Don't worry, the optimists tell us, America is just in a period of industrial transition -- from smokestack to high technology. The changeover, as painful as it may be, will soon bring the country back to prosperity.

That is a nice high-tech dream, but an increasing accumulation of evidence suggests that it won't come true. To understand why, it helps to appreciate the full meaning of the economic and technical decay affecting many U.S. industries.

Look, for example, at the proportion of the goods recently consumed by Americans that was supplied from abroad. The numbers in the accompanying chart (see page 14) -- from a sampling of important industries -- reflect not only money flow, but also the approximate decline in U.S. employment in these and related industries: more than 2 million jobs lost, permanently. Against this loss we should consider estimates by the Bureau of Labor Statistics that computer and computer-related industries will, by 1990, generate only 500,000 new jobs. Note the 1.5-million difference.

Even if high technology could create more new jobs, heavy demands from the military impose a major constraint on the continued expansion of electronics-based industries. Indeed, in 1982, the trade magazine Electronics judged that "The nation's electronics industries do not have the technological skills and experience to meet military requirements and at the same time cope successfully with competition from corporations in West Europe and Japan -- allies all -- in the burgeoning consumer, computer, telecommunications, and test equipment markets."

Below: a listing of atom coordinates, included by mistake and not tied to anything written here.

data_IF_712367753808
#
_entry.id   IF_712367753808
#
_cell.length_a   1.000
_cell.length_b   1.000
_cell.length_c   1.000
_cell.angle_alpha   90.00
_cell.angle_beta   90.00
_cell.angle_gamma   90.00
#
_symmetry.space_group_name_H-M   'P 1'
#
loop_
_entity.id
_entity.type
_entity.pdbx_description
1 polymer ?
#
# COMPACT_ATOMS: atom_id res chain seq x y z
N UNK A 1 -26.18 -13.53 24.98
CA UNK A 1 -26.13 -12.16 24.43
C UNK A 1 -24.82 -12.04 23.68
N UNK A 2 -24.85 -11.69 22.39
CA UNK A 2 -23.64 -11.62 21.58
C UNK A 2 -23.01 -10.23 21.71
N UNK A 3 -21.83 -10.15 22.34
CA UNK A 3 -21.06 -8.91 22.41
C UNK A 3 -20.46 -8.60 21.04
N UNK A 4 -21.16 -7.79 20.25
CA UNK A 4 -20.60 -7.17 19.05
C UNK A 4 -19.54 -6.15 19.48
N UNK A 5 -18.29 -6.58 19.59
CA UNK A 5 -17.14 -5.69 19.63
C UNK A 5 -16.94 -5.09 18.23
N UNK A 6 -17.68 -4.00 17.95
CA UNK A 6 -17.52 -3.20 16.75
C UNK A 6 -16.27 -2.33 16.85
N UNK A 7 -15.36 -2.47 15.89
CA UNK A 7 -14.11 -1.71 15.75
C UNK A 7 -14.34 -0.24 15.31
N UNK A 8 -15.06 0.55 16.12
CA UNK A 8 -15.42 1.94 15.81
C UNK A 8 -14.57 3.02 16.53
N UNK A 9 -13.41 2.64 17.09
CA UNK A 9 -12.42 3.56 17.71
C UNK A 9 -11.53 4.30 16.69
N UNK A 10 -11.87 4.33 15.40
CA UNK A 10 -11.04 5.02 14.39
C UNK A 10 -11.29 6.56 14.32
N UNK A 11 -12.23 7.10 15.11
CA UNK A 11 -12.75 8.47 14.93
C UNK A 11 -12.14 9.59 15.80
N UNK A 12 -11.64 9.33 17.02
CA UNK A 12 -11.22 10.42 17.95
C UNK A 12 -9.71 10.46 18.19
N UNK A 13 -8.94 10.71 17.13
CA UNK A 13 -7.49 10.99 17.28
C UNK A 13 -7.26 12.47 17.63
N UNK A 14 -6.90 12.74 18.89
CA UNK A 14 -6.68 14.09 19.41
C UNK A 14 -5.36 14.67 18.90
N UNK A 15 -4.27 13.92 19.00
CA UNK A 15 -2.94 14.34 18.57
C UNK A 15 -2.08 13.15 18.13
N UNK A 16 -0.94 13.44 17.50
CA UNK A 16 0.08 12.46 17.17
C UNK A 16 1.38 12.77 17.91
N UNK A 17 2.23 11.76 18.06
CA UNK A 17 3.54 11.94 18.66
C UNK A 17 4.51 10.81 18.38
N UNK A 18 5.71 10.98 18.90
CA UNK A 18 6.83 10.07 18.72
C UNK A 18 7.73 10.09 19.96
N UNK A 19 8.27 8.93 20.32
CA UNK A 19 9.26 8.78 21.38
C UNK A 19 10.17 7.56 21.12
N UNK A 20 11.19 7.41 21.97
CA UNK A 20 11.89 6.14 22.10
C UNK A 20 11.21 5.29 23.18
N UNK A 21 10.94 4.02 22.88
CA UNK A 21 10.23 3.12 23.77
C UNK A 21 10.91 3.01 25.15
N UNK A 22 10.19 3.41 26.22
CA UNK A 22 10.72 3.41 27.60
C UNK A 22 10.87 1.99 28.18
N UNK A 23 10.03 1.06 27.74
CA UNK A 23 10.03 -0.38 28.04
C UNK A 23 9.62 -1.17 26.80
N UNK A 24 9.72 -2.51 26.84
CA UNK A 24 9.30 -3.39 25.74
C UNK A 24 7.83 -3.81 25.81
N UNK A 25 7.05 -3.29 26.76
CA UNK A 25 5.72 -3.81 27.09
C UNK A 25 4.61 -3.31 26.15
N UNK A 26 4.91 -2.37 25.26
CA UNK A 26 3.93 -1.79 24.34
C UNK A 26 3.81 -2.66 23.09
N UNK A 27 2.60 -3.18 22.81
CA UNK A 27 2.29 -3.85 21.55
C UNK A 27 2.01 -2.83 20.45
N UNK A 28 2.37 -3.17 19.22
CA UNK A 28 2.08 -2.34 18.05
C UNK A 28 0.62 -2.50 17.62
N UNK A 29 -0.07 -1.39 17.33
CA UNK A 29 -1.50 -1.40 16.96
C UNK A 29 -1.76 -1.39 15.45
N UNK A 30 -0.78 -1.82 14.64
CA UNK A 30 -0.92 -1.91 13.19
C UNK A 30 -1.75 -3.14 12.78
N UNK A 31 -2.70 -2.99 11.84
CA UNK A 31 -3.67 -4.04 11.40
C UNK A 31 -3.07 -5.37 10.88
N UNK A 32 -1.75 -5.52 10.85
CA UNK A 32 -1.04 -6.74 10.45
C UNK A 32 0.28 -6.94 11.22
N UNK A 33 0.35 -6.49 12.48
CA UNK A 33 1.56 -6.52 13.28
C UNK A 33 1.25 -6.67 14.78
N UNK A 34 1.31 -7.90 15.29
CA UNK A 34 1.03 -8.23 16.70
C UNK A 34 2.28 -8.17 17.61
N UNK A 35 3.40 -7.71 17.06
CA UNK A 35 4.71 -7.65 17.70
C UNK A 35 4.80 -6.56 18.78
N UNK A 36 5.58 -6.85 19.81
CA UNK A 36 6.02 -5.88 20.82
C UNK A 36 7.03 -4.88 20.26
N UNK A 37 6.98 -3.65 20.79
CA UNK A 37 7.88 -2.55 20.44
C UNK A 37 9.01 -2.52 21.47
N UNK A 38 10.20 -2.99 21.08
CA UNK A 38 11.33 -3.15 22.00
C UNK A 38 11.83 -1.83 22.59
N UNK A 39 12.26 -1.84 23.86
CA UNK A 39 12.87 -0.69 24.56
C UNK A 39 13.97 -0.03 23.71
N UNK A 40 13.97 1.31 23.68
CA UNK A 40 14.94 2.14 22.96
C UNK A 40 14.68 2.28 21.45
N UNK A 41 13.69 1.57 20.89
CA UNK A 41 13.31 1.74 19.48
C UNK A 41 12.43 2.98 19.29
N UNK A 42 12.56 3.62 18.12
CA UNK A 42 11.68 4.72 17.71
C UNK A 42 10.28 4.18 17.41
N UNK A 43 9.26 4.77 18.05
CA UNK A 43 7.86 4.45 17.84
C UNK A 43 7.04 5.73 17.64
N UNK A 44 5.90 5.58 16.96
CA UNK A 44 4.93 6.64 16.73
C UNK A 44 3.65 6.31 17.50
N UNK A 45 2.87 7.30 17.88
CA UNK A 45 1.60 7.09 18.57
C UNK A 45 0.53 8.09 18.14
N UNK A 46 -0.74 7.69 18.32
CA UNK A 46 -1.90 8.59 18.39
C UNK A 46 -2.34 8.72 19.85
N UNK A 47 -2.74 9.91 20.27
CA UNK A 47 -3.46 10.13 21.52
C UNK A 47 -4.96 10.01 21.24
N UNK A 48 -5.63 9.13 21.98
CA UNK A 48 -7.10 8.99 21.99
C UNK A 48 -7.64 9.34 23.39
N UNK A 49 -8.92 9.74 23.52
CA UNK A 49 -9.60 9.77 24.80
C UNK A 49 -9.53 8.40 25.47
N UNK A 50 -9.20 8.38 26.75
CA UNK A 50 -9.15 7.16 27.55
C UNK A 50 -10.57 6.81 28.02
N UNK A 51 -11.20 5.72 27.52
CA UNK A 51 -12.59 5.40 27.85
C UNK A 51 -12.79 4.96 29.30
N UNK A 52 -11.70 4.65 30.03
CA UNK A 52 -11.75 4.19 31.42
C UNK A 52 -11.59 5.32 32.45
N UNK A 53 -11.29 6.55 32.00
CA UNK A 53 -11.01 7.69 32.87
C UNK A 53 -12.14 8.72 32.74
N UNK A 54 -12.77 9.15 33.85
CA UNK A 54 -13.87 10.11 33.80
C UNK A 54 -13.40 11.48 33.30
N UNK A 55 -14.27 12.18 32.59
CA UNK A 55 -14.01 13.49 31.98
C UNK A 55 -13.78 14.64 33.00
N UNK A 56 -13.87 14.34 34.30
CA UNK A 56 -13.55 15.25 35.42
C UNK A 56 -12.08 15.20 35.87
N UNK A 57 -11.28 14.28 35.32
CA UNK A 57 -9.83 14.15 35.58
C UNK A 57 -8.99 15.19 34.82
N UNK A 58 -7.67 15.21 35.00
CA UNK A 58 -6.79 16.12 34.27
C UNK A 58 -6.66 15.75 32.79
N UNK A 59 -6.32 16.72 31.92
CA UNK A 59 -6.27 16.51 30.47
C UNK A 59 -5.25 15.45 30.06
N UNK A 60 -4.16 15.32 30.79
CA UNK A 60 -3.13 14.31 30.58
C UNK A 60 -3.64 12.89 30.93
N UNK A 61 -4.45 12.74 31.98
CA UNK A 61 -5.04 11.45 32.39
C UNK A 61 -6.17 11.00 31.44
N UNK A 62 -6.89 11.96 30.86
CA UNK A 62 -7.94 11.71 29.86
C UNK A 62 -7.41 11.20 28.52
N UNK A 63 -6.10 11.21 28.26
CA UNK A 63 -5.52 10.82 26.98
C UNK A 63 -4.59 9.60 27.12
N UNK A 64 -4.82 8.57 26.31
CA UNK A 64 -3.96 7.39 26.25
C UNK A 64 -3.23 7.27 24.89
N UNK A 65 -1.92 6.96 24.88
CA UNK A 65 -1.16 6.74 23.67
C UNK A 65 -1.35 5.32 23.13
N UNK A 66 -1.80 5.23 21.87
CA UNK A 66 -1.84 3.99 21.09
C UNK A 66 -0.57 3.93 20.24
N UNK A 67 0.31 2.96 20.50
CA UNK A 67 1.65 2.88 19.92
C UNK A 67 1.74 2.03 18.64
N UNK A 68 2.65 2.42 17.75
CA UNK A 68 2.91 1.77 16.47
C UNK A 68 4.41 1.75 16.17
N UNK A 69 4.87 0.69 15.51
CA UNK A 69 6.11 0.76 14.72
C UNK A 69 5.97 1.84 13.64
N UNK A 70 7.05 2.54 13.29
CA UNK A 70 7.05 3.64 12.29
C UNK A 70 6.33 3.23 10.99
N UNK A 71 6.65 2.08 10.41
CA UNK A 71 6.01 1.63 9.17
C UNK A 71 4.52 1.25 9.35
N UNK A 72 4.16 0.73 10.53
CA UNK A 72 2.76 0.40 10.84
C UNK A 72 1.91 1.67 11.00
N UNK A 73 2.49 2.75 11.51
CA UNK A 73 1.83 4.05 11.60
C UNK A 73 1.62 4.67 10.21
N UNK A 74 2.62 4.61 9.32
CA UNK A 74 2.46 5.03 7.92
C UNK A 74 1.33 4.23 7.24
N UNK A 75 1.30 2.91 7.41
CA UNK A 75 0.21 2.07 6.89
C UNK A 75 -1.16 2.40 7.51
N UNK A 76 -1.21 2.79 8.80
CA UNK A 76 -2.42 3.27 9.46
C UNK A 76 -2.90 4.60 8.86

It is alarming that high-tech industries are already showing the familiar signs of decay -- the same pattern of decline that we saw in American smokestack industries. Large and small U.S. electronics companies are:

* subcontracting component production abroad; or

* investing, either by themselves or in partnership with foreign companies, in overseas plants to manufacture complete products designed and marketed in the United States; or even

* moving all design, engineering, and manufacturing operations overseas.